Why is the arccos of a negative value an obtuse angle?

For the sake of simplicity, I will ask the question in 2D:

Why is the arccos of a negative number (between -1 and 0, not including 0) an obtuse angle measured from the +X axis by definition, and not an acute angle measured from the -X axis?

I understand how to show empirically why it is true, using the unit circle to first find the angle between the vector and the -x axis, then taking 180-angle.

But, when I try to show it through a simple drawing, I get confused.

In Image 1, I have the vector from the origin pointing to (5,5), and the angle I calculate is 45 degrees using the given equation. Using the same equation in Image 2, the equation yields a value of 135 degrees, but the drawing seems to suggest that I am finding said angle using the cosine of -5/sqrt(50), which would make it the angle between the vector and the -x axis the one that I am calculating, not the angle between the vector and the +x axis. Perhaps I am not explaining my confusion well enough, but I hope it comes through.  • The right triangle is only useful for sines and cosines between 0 and 1. Beyond that, you should forget about the triangle entirely. The angle is always with respect to the positive x-axis, and the cosine is always the projection on the x-axis. – Rahul Jul 19 '17 at 9:13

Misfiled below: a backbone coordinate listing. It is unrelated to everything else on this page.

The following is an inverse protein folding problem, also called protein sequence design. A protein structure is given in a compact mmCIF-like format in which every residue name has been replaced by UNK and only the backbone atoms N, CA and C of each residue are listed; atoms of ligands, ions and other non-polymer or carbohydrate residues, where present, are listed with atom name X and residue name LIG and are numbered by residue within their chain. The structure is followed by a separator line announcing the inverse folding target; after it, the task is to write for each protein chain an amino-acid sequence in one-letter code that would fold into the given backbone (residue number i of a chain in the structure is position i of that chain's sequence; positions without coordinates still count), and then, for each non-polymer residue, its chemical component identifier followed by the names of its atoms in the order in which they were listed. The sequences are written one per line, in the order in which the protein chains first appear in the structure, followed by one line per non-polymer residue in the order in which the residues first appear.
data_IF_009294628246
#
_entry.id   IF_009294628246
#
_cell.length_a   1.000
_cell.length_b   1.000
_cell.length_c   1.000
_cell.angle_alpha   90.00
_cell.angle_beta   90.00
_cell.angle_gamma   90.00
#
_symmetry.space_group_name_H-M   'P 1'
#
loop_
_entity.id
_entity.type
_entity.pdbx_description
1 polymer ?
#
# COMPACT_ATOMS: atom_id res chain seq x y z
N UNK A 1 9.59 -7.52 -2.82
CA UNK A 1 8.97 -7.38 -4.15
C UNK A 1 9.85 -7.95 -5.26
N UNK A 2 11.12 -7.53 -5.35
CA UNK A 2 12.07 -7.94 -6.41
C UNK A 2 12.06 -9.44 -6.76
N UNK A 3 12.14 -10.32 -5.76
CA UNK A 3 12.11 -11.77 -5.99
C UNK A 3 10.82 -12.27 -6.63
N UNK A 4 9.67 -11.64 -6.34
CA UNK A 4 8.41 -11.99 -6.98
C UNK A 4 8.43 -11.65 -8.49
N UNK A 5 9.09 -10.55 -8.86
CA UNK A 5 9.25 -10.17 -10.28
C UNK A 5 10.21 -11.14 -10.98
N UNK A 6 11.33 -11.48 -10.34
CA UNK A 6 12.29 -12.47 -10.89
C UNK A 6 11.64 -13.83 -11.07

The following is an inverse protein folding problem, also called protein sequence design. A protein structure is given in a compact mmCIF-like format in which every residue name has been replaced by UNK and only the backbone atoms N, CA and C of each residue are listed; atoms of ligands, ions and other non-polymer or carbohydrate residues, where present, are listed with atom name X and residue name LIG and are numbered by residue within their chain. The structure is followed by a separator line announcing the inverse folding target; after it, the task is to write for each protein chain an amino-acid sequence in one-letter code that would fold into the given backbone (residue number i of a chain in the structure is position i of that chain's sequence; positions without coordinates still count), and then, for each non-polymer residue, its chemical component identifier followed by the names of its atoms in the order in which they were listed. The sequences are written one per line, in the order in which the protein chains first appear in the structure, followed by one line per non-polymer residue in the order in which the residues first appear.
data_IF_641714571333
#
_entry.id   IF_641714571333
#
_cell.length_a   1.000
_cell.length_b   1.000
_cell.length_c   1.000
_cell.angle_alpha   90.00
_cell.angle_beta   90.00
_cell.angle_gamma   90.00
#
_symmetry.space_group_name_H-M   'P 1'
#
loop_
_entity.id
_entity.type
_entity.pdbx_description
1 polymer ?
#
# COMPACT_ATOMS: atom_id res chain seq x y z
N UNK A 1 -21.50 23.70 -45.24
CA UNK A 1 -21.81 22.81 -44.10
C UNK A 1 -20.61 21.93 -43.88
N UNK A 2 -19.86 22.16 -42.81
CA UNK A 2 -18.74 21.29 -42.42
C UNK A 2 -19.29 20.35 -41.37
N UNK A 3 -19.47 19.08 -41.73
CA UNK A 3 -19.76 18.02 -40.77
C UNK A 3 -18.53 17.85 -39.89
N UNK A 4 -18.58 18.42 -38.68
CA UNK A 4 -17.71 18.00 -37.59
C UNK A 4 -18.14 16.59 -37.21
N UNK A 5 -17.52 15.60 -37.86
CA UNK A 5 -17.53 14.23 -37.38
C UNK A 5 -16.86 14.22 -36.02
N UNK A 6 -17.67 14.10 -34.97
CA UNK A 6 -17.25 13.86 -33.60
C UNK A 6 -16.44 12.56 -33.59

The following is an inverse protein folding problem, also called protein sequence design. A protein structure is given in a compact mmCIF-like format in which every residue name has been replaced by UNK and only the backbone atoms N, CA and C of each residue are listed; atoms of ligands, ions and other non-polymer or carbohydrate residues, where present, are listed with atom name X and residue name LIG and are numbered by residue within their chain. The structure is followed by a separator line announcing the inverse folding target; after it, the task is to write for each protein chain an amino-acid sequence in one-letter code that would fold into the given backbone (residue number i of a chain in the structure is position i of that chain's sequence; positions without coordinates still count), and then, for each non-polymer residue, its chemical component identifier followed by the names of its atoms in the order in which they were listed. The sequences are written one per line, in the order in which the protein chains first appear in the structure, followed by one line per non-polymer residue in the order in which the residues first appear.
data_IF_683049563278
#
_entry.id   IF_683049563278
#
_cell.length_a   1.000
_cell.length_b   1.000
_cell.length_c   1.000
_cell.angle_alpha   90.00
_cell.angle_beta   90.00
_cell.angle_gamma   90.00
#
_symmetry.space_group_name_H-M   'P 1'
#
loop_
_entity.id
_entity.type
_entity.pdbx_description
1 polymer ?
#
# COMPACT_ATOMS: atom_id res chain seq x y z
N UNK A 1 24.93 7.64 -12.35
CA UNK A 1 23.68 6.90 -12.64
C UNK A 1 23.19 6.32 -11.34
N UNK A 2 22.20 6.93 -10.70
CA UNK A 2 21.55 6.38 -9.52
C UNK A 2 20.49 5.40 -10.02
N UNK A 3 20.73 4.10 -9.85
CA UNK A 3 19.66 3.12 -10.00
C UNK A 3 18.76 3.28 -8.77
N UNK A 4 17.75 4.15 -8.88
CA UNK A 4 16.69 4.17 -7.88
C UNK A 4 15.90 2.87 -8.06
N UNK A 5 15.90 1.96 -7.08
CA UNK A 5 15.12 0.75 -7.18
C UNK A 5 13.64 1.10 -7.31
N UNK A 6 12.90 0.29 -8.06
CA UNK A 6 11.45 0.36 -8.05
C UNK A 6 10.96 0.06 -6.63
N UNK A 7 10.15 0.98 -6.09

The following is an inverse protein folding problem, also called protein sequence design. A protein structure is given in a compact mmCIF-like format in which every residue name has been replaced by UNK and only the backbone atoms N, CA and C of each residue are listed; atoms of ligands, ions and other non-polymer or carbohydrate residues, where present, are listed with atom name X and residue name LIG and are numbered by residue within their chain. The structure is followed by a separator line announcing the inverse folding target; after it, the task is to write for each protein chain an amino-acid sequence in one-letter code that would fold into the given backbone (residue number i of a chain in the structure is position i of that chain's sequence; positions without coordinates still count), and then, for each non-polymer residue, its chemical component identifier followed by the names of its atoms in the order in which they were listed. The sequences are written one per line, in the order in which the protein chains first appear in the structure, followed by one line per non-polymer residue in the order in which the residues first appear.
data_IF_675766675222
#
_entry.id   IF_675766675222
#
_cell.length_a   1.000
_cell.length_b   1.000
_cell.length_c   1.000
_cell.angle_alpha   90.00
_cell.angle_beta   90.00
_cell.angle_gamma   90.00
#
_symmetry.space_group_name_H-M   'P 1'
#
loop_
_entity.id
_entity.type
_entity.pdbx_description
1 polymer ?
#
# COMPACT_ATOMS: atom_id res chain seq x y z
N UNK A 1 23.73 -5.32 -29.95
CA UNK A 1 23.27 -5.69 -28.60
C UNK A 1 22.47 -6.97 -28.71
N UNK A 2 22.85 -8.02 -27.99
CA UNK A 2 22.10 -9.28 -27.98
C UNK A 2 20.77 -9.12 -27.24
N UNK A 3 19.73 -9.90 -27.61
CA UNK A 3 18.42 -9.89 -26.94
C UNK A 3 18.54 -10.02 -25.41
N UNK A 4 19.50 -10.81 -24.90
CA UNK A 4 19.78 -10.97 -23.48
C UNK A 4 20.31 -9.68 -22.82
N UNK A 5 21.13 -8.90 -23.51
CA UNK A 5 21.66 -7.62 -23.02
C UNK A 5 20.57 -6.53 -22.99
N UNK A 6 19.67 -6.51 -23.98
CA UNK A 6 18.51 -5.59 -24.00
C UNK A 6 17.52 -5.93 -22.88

• In diagrams like that, it is conventional to measure angles anti-clockwise from the positive $x$-axis – Henry Jul 19 '17 at 9:13
• Thank you Rahul and Henry, I am beginning to understand better now. – kreeser1 Jul 20 '17 at 2:36